Clinton on 
1,000-mile first leg 
of race for presidency

Hillary Clinton is on the campaign trail after making her long awaited entry into the 2016 presidential race.

Ms Clinton, who is seeking to become America’s first female president, announced her candidacy on Sunday and left on a roughly 1,000-mile trip from her New York home to Iowa, the Midwestern state that kicks off the long, state-by-state contest for the Democratic nomination.

In a video message announcing her candidacy, she promised to serve as the “champion” of every day Americans in a country with growing income inequality.

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Ms Clinton appears unlikely to face a formidable Democratic opponent in the primary elections. Should she win the nomination, she would face the winner of a crowded Republican primary field.

Kentucky Senator Rand Paul, a favourite among libertarians, and Texas Senator Ted Cruz, a champion of the right-wing tea party movement, have already entered the Republican race. Cuban-American Senator Marco Rubio of Florida is expected to announce his bid to be the first Hispanic president.

Republicans are already 
trying to counter the former first lady’s strong CV by casting her 
as someone who is not trustworthy.

They have jumped on her use of a personal rather than a government email account and a server located in her home while she was President Barack Obama’s first secretary of state.

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They have also raised questions about donations from foreign governments to the Clinton family’s foundation.

Some Republicans sought to make foreign policy an issue at a time when the Obama administration is negotiating a nuclear deal with Iran and moving to restore diplomatic relations with Cuba.

“We must do better than the Obama-Clinton foreign policy that has damaged relationships with our allies and emboldened our enemies,” said former Florida Governor Jeb Bush in his own online video. Mr Bush, the brother and son of former presidents is widely expected to join the race for the Republican nomination.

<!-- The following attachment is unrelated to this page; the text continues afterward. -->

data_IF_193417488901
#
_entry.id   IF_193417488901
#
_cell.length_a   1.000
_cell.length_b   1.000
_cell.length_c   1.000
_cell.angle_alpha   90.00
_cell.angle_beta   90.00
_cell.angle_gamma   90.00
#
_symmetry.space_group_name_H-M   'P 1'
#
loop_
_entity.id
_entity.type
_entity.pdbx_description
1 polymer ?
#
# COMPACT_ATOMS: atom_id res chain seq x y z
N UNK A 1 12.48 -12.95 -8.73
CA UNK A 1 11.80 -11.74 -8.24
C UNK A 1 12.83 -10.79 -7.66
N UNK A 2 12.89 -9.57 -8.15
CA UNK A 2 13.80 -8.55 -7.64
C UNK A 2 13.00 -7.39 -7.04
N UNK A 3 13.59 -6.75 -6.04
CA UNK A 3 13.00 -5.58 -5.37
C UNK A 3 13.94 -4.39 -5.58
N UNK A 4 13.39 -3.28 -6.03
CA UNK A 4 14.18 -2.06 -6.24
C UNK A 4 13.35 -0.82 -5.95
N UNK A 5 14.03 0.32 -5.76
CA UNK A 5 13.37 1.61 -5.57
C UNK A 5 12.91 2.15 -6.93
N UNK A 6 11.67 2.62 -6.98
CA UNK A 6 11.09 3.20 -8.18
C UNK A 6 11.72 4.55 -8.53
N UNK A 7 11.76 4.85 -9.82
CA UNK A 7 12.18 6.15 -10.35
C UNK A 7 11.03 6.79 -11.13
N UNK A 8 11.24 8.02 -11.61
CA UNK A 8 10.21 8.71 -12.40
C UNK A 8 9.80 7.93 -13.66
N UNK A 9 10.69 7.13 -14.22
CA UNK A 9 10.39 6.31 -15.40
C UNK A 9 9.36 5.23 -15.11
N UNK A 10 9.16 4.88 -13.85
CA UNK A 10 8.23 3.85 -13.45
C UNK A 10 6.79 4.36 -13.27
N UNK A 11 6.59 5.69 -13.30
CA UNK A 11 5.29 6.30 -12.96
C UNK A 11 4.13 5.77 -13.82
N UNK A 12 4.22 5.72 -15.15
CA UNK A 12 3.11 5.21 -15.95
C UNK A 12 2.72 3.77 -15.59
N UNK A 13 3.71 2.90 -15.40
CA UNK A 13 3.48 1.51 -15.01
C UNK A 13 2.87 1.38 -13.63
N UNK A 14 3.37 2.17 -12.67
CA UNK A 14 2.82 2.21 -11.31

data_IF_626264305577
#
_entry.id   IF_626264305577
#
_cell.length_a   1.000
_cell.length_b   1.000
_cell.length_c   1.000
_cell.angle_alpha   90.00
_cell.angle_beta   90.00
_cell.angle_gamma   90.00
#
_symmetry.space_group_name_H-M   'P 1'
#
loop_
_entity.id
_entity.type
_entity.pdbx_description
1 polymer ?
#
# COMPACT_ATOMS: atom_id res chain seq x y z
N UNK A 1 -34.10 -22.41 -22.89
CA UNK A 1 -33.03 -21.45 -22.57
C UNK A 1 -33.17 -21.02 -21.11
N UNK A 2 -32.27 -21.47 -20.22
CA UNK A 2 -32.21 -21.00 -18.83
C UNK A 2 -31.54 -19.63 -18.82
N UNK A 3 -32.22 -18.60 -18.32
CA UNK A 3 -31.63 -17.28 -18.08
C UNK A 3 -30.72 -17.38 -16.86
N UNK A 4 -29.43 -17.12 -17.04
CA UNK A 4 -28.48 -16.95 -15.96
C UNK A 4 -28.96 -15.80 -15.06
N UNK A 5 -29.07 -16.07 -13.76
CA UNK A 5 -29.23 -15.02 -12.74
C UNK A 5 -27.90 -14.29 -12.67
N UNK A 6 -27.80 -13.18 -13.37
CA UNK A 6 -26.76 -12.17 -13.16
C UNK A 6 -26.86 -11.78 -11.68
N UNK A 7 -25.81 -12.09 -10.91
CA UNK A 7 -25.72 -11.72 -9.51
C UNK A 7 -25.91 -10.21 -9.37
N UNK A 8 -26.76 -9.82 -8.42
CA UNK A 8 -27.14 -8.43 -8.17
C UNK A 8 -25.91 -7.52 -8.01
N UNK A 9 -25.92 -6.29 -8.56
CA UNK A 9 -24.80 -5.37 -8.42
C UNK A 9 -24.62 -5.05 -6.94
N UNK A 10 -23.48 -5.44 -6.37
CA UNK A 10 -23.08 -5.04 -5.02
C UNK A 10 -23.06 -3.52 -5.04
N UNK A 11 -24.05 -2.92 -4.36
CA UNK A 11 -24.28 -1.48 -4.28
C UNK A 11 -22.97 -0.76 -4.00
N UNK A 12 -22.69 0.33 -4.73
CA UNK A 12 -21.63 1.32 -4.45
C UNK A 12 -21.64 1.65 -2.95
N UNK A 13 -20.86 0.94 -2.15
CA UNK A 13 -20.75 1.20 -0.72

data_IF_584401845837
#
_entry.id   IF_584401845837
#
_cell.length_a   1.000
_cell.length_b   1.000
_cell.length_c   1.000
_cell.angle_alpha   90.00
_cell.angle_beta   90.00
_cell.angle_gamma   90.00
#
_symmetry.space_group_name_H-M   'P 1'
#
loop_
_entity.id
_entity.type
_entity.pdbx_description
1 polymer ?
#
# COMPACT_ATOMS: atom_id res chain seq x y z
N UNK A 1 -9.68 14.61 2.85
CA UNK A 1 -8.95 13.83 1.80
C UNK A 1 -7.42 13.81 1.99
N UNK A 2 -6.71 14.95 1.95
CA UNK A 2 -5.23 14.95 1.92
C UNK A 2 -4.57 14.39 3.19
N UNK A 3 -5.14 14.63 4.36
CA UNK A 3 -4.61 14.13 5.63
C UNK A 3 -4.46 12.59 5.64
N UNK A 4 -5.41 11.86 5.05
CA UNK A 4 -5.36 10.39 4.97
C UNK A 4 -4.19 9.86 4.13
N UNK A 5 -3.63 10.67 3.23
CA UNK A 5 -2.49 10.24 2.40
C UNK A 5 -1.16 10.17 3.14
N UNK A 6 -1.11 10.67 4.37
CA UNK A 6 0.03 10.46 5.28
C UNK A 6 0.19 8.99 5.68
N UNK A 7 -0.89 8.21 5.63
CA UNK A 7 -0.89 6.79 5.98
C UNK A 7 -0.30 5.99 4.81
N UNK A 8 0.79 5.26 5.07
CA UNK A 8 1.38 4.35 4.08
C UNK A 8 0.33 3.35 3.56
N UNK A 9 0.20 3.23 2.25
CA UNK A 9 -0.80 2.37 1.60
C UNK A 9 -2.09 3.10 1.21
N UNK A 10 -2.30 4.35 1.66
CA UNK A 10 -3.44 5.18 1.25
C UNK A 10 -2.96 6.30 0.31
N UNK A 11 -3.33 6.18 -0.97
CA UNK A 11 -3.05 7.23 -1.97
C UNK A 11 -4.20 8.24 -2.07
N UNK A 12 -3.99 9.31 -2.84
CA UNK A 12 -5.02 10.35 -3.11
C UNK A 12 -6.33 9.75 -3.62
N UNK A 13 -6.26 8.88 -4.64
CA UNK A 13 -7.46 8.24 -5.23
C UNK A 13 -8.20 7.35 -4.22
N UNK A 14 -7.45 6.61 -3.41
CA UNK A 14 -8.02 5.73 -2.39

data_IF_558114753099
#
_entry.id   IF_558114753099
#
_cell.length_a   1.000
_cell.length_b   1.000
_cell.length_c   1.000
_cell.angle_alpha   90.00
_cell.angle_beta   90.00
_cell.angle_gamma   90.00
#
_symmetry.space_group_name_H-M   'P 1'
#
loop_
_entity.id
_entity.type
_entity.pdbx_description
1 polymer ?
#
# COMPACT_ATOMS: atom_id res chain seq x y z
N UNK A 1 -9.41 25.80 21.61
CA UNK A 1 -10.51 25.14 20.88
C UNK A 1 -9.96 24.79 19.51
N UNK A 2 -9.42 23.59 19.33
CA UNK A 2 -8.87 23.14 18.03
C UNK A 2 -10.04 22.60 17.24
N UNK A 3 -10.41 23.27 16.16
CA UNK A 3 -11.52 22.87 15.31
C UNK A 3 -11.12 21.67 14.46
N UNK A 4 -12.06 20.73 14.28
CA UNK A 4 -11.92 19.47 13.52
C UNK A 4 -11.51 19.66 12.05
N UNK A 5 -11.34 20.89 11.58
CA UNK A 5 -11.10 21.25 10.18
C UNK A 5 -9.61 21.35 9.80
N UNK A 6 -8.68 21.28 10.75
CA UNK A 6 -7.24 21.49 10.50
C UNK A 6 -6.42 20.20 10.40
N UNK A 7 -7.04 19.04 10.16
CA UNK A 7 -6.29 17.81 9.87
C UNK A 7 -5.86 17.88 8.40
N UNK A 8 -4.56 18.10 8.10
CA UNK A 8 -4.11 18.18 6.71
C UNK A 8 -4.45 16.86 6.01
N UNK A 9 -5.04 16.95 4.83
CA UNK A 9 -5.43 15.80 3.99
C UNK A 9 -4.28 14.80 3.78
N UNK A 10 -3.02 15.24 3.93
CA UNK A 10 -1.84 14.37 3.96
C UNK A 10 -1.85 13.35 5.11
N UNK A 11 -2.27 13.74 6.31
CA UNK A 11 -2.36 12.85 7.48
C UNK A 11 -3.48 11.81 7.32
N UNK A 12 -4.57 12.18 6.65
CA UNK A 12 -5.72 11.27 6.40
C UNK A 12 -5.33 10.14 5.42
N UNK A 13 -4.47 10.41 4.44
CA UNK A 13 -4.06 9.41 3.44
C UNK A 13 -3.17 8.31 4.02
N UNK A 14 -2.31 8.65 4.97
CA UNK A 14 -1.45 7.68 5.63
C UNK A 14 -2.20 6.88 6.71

The criticism came with an added request for donations.

Mr Bush encouraged supporters to donate to a fundraising appeal to help him stop Ms Clinton’s “liberal agenda”. Mr Paul started selling “Hillary’s Hard Drive” on his website, a not-so-subtle reference to the email and server controversy.

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Unlike eight years ago, when she ran and lost the Democratic nomination to Mr Obama, Ms Clinton and her personal history were not the focus of the first message of her campaign.

She made no mention of her time in the Senate and her four years as secretary of state, or her potential to make history as 
the nation’s first female president.

Instead, the video is a collection of voters talking about their lives, their plans and aspirations for the future.

“Every day Americans need a champion, and I want to be that champion,” Ms Clinton said.

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